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How the Vatican will stop leaks from the papal election
Despite almost letting a fake cardinal crash the pre-conclave, the Vatican is going to great lengths to keep the actual voting top secret
 
Vatican chamberlain Cardinal Tarcisio Bertone (standing) has the daunting job of keeping the conclave leak-proof.
Vatican chamberlain Cardinal Tarcisio Bertone (standing) has the daunting job of keeping the conclave leak-proof. AP Photo/Gregorio Borgia

Vatican City has some wonderfully anachronistic characteristics — the official language is Latin, the elite guards wear colorful Renaissance-inspired uniforms and carry big spear-like halberds, it's essentially an absolute monarchy — but security for the secret election of the next pope is extremely modern.

That's not to say that we won't ever find out who almost became pope: After the last conclave, notes from an anonymous cardinal were leaked (an Argentine Jesuit cardinal was reportedly the runner-up to Pope Benedict), and last week self-styled German "bishop" Ralph Napierski got past Vatican security and mingled with actual cardinals before his ersatz cardinal cassock (and fedora) gave him away. But once the 115 cardinal electors cloister themselves in the Sistine Chapel and their Vatican hotel rooms, the Holy See will do just about everything in its earthly power to make sure what happens in the conclave stays in the conclave.

The 115 eligible cardinals will enter the Sistine Chapel at 4:30 pm (Rome), or 11:30 am in New York, on Tuesday. Then, with the Latin words "Extra omnes" — "Everyone out" — the conclave begins. The word conclave — "with key" — refers to a locked room, and the tradition of putting the cardinals behind lock and key dates back to 1274, during the longest conclave ever (two years and eight months). As the story goes, the villagers of Viterbo grew so frustrated by the prolonged deliberations in their town that they locked the cardinals in a building, tried to starve them, and even tore the roof off to deprive the prelates of shelter.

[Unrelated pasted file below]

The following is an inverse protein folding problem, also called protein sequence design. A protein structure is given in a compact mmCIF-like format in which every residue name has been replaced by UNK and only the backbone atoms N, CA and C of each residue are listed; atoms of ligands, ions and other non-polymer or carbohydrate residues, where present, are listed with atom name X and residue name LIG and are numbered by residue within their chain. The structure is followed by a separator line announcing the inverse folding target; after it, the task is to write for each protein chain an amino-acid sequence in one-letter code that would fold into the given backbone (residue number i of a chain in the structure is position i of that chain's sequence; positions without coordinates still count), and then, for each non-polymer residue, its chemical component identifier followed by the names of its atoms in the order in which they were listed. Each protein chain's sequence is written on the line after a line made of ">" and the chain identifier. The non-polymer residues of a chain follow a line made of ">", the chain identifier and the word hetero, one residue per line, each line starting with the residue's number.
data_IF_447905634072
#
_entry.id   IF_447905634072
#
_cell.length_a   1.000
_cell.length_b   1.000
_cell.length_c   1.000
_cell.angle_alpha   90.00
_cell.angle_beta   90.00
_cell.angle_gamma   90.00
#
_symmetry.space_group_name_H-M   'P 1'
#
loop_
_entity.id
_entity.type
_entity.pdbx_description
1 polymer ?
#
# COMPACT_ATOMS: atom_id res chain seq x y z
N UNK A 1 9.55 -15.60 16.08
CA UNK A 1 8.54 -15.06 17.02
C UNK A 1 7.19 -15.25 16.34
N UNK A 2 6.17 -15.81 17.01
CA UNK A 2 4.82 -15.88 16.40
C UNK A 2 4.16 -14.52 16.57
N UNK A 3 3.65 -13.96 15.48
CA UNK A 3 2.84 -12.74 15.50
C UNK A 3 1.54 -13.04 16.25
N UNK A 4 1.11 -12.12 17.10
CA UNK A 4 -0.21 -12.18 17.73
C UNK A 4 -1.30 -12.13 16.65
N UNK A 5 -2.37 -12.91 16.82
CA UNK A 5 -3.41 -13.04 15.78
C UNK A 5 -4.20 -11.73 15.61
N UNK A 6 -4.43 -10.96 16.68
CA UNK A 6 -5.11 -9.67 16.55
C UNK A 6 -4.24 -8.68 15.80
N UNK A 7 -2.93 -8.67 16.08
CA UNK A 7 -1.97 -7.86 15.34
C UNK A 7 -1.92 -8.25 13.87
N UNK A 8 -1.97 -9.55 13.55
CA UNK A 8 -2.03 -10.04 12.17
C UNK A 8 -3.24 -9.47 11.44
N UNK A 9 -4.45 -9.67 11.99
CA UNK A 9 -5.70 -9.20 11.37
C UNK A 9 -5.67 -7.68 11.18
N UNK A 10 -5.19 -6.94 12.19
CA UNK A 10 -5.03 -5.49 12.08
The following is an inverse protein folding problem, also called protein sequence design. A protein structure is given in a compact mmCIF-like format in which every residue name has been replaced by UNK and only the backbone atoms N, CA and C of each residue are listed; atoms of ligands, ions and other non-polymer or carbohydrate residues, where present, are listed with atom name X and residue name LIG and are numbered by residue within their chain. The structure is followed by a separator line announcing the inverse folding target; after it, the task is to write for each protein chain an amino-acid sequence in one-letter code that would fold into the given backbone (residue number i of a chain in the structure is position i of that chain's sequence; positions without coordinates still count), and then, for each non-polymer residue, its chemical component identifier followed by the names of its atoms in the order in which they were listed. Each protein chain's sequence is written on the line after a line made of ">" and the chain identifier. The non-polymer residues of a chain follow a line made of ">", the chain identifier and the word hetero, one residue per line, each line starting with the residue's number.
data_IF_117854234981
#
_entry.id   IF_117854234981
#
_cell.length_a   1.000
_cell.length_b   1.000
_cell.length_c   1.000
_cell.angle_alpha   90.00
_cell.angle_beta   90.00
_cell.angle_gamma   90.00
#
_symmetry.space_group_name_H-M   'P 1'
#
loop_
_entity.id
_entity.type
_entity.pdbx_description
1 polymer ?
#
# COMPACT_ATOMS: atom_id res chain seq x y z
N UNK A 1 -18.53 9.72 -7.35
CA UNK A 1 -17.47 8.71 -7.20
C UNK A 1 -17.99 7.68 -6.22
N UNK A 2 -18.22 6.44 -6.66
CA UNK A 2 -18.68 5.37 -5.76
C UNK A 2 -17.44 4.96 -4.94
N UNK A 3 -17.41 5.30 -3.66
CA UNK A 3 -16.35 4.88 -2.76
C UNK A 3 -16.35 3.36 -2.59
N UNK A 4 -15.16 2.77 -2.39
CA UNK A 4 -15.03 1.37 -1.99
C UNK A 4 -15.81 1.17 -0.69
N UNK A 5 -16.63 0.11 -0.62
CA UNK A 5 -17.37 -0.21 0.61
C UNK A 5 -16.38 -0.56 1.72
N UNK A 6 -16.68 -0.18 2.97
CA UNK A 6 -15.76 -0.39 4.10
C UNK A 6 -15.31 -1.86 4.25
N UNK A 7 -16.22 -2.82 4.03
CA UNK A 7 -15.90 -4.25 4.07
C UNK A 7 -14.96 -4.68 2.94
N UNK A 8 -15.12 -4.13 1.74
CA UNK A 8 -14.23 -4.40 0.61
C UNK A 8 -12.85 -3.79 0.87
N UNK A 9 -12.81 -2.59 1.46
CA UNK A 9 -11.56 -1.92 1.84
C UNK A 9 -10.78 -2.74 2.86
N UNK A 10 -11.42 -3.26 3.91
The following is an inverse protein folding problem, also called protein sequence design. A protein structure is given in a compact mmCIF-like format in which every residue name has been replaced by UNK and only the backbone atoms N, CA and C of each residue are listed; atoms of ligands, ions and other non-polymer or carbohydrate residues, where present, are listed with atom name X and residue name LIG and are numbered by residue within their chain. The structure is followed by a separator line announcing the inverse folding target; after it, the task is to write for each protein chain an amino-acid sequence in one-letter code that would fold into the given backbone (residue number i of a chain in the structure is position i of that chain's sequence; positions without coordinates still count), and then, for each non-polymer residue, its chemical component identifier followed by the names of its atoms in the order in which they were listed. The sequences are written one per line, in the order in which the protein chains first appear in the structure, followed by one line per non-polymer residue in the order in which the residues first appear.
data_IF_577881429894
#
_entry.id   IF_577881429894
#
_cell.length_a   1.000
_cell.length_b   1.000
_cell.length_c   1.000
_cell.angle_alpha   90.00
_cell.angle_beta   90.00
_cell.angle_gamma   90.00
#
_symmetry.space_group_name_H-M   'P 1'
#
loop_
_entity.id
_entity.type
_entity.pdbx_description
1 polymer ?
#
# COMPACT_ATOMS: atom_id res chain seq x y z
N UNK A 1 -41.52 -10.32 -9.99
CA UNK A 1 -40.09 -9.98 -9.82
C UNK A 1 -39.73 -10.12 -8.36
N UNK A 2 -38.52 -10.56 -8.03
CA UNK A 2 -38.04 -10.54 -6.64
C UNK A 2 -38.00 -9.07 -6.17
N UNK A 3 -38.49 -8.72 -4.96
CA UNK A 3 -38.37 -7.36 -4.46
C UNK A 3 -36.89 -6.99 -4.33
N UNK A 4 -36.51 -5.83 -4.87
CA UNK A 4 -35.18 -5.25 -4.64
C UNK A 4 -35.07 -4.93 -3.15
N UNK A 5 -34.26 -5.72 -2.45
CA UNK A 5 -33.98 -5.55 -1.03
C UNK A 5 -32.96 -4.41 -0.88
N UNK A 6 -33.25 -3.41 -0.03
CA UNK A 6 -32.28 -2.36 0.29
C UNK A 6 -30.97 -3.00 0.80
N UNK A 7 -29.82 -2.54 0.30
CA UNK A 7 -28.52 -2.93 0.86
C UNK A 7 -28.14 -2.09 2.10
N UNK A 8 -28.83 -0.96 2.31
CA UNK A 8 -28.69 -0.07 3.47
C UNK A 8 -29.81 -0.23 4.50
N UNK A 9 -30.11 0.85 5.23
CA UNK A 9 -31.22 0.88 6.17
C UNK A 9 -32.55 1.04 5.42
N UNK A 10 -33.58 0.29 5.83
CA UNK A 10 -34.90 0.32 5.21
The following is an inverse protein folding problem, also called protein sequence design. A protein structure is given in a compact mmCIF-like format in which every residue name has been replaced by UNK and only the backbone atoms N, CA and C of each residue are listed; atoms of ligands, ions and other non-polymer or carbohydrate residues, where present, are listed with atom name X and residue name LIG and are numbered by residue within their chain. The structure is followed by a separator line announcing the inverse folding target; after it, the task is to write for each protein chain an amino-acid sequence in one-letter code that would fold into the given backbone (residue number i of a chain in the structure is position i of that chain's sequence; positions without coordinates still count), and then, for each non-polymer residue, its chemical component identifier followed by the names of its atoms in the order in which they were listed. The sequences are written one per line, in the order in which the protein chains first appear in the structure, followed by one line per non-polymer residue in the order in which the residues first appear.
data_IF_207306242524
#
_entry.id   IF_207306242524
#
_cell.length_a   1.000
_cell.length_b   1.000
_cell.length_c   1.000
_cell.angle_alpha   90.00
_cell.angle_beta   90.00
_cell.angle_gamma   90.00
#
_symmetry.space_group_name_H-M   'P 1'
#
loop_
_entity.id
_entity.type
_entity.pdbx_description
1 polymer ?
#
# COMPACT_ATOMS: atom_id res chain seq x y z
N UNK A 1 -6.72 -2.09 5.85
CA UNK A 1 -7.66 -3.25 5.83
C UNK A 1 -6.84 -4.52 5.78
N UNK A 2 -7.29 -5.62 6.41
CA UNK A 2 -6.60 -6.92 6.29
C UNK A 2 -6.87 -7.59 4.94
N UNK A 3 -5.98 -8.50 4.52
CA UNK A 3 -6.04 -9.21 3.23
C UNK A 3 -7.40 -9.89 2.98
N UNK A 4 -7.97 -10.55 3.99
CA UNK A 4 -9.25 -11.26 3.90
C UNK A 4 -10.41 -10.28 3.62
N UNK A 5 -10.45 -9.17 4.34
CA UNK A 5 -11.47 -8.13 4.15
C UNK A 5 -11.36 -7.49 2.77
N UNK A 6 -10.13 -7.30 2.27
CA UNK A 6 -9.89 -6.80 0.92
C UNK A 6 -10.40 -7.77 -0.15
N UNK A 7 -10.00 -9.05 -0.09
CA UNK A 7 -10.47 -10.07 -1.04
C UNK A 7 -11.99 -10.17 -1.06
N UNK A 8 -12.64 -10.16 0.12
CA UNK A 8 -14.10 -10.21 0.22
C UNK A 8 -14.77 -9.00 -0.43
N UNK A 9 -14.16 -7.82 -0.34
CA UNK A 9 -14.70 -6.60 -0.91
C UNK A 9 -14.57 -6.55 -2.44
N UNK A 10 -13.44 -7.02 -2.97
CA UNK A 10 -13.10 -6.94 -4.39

"Closed doors are no longer enough in the 21st century," of course, says Reuters' Naomi O'Leary, and neither, it seems, is the solemn oath each cardinal takes, hand on Gospels and at threat of excommunication, "to observe, both with clerics and laymen, the secrecy of all that regards the election of the Roman pontiff and what takes place in the place of election."

So Vatican police have installed electronic jamming devices under the elevated floor in the Sistine Chapel, and they will sweep the room and the cardinals' living quarters for electronic eavesdropping bugs. All electronic recording devices, both audio and video, are forbidden, as is all contact with the outside world, barring "extremely grave and urgent reasons," and only then with special permission. No TV, no Twitter, no radio, no newspapers. The cardinals will be escorted to their rooms, a few hundred yards away by foot (or special bus) in the Domus Sanctae Marthae (Casa Santa Marta), a guesthouse run by nuns. The nuns, doctors, technicians, and anyone else who will aid the cardinals will be run through a metal detector and also face excommunication for blabbing.

The daunting job of keeping the conclave leak-proof is on the shoulders of the Vatican chamberlain, Cardinal Tarcisio Bertone, three cardinal assistants, and two technicians. Well, that and the solemn oaths of the gathered princes of the church. "We are counting on people's morality and responsibility," says Vatican spokesman Fr. Federico Lombardi. The cardinals can draw inspiration from Michelangelo's famous fresco above them, says The Associated Press' Frances D'Emilio. But "if they need a reminder about the oath of secrecy, on the wall behind the chapel's altar is the artist's 'Last Judgment' — with its frightening depictions of the damned."

Here's a video primer on the conclave, from Catholic News Service:

Sources: ABC News, The Associated Press, Reuters, USCCB

 
Peter Weber is a senior editor at TheWeek.com, and has handled the editorial night shift since 2008. A graduate of Northwestern University, Peter has worked at Facts on File and The New York Times Magazine. He speaks Spanish and Italian, and plays in an Austin rock band.

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